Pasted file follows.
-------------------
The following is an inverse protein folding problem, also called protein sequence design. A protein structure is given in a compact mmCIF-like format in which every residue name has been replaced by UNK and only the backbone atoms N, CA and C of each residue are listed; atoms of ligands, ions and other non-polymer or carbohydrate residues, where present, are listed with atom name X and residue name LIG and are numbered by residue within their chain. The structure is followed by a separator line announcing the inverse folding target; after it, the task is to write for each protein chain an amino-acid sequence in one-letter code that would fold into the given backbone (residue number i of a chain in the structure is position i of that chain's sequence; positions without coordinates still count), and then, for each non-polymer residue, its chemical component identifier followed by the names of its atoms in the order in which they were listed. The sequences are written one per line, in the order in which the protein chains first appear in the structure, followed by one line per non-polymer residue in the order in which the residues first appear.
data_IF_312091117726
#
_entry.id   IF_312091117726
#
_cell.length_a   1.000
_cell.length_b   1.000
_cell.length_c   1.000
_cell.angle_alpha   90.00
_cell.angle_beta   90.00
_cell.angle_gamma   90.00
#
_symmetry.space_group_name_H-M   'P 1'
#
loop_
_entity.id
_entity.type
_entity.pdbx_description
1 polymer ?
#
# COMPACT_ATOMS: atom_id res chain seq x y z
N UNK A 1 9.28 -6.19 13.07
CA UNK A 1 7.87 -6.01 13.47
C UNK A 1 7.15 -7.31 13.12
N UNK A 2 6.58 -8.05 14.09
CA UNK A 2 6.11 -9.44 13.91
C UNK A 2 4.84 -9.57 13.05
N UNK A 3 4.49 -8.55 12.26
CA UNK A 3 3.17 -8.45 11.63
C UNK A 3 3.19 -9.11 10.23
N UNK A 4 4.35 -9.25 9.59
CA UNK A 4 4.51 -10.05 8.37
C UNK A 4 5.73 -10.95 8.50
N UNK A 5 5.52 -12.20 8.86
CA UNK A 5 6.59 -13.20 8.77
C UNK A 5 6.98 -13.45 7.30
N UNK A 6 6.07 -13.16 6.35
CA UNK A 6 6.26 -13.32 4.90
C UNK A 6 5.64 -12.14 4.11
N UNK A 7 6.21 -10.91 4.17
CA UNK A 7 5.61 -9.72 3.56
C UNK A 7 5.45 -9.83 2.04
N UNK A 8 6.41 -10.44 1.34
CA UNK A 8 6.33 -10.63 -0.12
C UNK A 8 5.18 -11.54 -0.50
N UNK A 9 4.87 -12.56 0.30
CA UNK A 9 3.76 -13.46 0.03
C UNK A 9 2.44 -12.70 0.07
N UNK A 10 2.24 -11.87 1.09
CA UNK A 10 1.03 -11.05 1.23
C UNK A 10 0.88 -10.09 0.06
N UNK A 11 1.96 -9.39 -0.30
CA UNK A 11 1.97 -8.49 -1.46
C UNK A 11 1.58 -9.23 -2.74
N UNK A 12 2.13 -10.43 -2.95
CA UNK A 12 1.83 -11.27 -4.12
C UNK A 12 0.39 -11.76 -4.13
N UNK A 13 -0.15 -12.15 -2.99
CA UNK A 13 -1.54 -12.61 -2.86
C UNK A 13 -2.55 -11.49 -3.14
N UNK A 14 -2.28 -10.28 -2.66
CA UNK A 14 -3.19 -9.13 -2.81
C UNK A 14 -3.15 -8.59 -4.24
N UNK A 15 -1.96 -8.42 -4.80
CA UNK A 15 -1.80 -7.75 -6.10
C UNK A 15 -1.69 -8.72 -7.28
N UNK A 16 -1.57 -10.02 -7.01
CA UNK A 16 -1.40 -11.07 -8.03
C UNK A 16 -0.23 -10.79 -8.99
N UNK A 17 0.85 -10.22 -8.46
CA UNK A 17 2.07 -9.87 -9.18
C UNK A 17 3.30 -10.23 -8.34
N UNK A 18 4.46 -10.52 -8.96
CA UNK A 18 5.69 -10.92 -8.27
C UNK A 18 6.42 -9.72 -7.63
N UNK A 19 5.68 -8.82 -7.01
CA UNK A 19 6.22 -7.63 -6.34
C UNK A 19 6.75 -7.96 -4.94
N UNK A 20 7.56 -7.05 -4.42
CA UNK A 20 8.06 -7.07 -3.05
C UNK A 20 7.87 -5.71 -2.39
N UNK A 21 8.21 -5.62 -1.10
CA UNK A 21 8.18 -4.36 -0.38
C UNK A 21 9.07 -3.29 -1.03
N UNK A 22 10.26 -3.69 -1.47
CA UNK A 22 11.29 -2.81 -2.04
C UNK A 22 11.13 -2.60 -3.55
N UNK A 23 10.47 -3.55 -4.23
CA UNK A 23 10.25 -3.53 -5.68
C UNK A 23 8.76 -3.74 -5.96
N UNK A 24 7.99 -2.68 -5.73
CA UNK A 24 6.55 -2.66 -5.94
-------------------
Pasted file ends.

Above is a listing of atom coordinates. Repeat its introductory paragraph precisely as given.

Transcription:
The following is an inverse protein folding problem, also called protein sequence design. A protein structure is given in a compact mmCIF-like format in which every residue name has been replaced by UNK and only the backbone atoms N, CA and C of each residue are listed; atoms of ligands, ions and other non-polymer or carbohydrate residues, where present, are listed with atom name X and residue name LIG and are numbered by residue within their chain. The structure is followed by a separator line announcing the inverse folding target; after it, the task is to write for each protein chain an amino-acid sequence in one-letter code that would fold into the given backbone (residue number i of a chain in the structure is position i of that chain's sequence; positions without coordinates still count), and then, for each non-polymer residue, its chemical component identifier followed by the names of its atoms in the order in which they were listed. The sequences are written one per line, in the order in which the protein chains first appear in the structure, followed by one line per non-polymer residue in the order in which the residues first appear.